Each year, Bristol University runs a ‘£10 challenge’ where teams compete to make as much money as possible from a £10 investment in under a week. Since I’m looking to maximise my business experience before I graduate in the summer, I thought I’d have a go at getting a team together to give it a shot.Once I’d teamed up with Liv, Ryane and Anders, we sat down to pick an idea and quickly settled upon candle-making. With Mother’s Day that week, Liv already having knowledge in the area and there being lots of opportunities to do things in a DIY way, candles looked like the perfect opportunity.
Fake it till you make it!
After a gruelling trip on the bus to Hobby Craft in the snow, we sat down to turn some £8 wax, £2 wick sustainers and other supplies that we’d cobbled together from around our homes into our first set of candles.
What we didn’t quite count on was how horribly over-priced Hobby Craft was going to be; £8 worth of wax doesn’t go very far. Candle-making, it turns out, is also much harder than WikiHow would have you believe and, in the end, we only produced a single half-decent looking candle. Not that we were going to tell anyone that. Using our one, precious candle, we grabbed the only label that we’d managed to wrangle out of the printer before it jammed and stuck it on to the jar with some honey we stole from Ryane’s housemate (real glue was out of our budget).
Using our fake, largely scentless candle, we took the artiest photos we could and began constructing our brand, Native Candles. We whipped up a logo with Canva and plugged it into Adobe Spark to make some banners and imagery for social media. Voilà!
With some deceptive photography in hand, I set up a Digital Ocean server to host our Wordpress/WooCommerce site (using GitHub’s education discount to get some free credit) and plugged in a theme I had lying around from some web-development work. Add some fancy copywriting and there you have it: a credible brand for the grand total of £0.
Next up was getting some orders in. This was the area I had the most apprehension about but in the end, what gave me the most learning and enjoyment. Selling to friends was easy enough but going out to real vendors with a product you know you’ve messily constructed in your student kitchen the day before is quite different.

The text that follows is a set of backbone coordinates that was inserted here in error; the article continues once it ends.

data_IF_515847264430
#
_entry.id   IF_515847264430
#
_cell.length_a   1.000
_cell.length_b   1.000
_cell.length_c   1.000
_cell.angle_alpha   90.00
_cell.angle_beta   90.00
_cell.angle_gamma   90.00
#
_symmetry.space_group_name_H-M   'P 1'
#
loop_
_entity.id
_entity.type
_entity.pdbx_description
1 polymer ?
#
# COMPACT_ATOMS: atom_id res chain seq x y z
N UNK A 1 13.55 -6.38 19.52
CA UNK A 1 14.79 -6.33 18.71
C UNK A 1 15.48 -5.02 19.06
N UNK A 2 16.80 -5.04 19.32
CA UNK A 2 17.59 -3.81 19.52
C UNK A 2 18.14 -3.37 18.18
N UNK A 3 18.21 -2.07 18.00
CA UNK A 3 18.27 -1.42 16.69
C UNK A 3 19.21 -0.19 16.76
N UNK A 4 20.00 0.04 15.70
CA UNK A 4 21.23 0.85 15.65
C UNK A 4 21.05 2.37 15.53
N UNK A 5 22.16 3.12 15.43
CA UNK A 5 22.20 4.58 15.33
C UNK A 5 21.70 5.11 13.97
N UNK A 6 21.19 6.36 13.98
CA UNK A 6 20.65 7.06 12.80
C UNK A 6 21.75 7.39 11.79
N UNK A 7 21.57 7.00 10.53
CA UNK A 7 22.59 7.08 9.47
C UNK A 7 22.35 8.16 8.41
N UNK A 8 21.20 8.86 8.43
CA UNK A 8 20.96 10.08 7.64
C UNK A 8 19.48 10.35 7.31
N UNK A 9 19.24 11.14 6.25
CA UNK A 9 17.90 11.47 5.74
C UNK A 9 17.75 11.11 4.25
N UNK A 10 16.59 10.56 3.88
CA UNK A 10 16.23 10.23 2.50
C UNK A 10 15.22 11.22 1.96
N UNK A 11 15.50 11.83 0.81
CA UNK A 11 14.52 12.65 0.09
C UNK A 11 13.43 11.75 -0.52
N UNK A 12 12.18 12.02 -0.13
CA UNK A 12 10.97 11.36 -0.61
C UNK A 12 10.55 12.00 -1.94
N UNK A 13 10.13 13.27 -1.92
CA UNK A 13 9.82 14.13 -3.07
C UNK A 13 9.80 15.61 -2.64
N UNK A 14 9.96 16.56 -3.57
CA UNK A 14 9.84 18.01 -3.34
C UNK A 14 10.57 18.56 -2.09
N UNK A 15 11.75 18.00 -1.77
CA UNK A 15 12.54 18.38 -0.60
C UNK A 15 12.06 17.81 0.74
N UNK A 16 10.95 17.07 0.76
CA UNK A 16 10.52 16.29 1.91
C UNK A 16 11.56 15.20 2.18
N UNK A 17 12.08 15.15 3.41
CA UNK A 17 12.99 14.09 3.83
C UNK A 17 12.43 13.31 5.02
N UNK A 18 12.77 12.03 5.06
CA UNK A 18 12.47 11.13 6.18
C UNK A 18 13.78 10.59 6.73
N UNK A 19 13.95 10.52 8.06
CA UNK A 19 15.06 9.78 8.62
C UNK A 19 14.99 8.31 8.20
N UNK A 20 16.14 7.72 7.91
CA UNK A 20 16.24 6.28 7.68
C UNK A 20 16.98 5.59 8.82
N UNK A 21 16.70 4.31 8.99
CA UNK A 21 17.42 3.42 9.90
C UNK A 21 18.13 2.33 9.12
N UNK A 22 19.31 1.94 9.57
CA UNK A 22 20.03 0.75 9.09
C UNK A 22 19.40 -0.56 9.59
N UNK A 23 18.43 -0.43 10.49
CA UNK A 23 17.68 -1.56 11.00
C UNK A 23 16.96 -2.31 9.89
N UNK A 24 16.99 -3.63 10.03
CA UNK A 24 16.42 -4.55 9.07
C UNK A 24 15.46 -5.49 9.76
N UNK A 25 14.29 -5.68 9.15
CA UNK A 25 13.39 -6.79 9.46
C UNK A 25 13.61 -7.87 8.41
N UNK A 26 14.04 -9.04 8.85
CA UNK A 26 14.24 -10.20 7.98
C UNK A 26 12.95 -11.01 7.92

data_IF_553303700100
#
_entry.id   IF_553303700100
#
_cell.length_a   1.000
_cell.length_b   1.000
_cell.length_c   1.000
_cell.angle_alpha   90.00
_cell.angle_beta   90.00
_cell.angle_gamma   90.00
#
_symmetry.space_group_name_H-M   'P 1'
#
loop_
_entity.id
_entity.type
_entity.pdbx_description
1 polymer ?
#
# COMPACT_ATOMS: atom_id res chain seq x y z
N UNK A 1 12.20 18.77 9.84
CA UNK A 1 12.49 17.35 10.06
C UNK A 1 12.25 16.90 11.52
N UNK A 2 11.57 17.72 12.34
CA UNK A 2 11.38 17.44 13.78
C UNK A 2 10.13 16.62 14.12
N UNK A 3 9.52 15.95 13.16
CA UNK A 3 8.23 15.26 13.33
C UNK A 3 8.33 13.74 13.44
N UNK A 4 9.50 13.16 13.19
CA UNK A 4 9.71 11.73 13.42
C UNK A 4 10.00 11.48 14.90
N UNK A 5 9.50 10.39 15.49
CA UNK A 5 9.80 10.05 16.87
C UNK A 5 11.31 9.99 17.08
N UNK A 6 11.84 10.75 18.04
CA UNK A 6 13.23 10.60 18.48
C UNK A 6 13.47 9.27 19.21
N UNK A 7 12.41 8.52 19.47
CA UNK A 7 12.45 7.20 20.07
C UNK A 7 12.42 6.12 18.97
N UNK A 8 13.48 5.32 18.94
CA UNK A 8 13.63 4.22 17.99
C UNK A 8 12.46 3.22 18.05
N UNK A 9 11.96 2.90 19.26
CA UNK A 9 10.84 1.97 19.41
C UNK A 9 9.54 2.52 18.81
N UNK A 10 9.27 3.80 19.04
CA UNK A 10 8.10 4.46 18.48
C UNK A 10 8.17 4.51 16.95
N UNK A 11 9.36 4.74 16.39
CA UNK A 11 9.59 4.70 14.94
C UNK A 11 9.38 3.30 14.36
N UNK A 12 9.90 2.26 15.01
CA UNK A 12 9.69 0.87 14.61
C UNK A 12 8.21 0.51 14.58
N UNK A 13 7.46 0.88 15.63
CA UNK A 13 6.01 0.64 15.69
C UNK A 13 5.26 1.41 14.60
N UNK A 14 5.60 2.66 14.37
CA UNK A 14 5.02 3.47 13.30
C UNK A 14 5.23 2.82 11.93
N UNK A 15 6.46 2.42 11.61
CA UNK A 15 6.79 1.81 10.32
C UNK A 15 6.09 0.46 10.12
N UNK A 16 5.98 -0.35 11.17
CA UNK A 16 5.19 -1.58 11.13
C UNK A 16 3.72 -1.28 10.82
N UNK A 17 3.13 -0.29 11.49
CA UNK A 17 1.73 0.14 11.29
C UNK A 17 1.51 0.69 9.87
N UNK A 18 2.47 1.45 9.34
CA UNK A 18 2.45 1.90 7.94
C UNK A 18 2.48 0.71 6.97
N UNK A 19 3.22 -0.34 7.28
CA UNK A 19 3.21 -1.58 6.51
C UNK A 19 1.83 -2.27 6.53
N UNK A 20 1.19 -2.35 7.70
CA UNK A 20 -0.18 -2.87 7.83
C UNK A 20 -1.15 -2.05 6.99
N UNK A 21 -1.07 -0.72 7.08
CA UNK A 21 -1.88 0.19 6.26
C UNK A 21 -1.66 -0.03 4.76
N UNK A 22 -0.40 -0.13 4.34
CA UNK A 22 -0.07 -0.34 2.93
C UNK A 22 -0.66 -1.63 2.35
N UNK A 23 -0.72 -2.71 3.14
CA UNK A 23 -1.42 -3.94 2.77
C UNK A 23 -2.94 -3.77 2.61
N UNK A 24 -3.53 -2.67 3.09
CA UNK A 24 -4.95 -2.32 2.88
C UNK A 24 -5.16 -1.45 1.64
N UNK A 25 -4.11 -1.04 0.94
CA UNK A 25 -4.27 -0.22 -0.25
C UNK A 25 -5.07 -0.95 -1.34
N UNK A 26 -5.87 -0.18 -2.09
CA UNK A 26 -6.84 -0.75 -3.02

Ryane and I walked into our first shop and started selling, pretending we had the faintest idea about the difference between soya and paraffin wax or what a ‘pure’ essential oil is. We’d been selling to friends for £5 but apparently our pitch had gone well and the shop-owner said she’d expect £10 and that we could stock up to ten candles if we came back the next day and got agreement from her business partner.
Ultimately, due to our highly-restricted schedule and a slow turn around for shop sales (everywhere wanted us to leave stock, take a commission and then return to collect our profits a week later), we ended up getting most of our 6-day revenue in the form of sales to friends and friends of friends. That said, we’ll be heading back out in order to put our remaining stock out there and it’ll be fun to see how successfully the product sells…
In all honesty, after one week’s work, the profit to time-investment ratio wasn’t astonishing per person. If I wanted to, I could definitely earn more in a part-time job. But to have money in your hand that you’ve truly earnt yourself is somehow so much sweeter than getting a monthly pay-cheque. And of course, this was in only one week with a bunch of artificial constraints that slowed our progress and limited our profits. With time, Native Candles could be tweaked further, indeed a couple of team members are going to carry on the business past the challenge deadline.
Finally, I’d like to give a shout out to the Career’s Service for running the challenge and for providing some tasty prizes for us.
Please see the original and full article here: http://blog.mulhol.io/the-10-challenge/